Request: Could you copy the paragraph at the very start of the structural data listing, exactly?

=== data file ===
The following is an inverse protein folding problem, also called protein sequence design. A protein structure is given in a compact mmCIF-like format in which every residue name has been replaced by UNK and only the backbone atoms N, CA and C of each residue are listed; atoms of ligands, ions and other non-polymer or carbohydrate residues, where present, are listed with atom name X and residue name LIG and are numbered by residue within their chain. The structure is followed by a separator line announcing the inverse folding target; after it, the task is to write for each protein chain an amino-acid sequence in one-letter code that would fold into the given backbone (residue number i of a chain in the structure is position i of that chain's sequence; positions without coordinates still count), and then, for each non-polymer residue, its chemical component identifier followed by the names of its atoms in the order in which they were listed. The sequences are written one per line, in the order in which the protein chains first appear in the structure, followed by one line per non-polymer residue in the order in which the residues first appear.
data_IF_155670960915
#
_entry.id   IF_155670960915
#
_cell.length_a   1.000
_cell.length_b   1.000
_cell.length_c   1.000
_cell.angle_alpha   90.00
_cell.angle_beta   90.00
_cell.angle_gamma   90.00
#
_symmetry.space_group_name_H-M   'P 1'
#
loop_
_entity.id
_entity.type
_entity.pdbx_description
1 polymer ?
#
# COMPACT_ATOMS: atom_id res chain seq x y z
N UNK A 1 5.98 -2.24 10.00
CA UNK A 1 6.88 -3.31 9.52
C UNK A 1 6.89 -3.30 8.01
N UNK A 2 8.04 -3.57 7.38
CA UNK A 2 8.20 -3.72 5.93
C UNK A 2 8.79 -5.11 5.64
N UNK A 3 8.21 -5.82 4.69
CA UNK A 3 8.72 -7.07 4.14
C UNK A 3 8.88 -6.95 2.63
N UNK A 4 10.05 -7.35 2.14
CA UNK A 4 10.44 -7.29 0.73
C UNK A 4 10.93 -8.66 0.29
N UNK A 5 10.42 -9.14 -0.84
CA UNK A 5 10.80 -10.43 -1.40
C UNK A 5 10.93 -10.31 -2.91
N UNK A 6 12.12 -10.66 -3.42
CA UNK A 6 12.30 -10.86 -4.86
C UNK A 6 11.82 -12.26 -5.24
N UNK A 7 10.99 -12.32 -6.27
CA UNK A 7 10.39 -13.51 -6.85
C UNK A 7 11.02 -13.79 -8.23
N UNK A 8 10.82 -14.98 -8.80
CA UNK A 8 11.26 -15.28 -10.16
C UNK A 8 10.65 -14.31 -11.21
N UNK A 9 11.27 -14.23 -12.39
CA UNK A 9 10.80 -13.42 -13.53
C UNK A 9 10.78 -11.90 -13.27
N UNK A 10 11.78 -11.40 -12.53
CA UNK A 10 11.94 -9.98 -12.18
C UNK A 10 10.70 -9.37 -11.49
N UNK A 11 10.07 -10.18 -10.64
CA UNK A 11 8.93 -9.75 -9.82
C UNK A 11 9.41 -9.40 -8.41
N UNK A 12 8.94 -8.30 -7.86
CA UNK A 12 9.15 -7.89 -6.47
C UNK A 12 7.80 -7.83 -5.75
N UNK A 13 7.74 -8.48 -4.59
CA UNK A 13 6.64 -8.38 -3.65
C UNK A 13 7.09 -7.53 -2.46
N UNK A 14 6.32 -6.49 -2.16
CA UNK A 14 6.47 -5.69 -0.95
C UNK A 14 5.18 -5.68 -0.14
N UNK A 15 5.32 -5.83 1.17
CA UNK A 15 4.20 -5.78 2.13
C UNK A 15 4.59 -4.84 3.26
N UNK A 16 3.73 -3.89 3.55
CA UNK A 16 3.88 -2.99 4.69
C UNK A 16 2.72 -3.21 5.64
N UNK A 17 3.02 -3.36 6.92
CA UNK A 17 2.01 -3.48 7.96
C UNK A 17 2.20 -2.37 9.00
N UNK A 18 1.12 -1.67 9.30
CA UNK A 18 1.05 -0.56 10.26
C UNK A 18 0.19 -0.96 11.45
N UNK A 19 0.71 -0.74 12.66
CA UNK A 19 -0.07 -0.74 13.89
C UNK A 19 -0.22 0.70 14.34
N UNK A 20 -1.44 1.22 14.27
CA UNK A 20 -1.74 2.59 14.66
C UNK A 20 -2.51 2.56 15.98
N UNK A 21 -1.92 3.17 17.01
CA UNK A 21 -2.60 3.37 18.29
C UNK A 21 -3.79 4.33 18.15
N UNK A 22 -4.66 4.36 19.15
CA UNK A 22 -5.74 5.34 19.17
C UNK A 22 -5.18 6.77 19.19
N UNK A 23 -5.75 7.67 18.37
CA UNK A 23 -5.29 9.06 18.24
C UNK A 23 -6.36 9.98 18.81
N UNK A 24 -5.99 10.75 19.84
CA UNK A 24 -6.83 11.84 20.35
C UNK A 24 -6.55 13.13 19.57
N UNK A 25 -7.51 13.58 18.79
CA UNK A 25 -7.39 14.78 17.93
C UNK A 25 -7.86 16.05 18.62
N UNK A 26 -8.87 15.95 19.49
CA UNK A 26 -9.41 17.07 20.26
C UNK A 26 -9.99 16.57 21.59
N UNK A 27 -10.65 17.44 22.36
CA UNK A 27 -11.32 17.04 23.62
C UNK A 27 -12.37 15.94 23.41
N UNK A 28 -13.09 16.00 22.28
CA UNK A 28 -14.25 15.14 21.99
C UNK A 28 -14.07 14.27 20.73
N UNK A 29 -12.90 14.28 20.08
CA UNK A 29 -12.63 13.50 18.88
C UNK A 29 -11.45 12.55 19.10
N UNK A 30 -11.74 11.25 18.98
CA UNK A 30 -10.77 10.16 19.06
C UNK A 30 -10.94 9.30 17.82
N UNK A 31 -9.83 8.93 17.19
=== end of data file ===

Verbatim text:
The following is an inverse protein folding problem, also called protein sequence design. A protein structure is given in a compact mmCIF-like format in which every residue name has been replaced by UNK and only the backbone atoms N, CA and C of each residue are listed; atoms of ligands, ions and other non-polymer or carbohydrate residues, where present, are listed with atom name X and residue name LIG and are numbered by residue within their chain. The structure is followed by a separator line announcing the inverse folding target; after it, the task is to write for each protein chain an amino-acid sequence in one-letter code that would fold into the given backbone (residue number i of a chain in the structure is position i of that chain's sequence; positions without coordinates still count), and then, for each non-polymer residue, its chemical component identifier followed by the names of its atoms in the order in which they were listed. The sequences are written one per line, in the order in which the protein chains first appear in the structure, followed by one line per non-polymer residue in the order in which the residues first appear.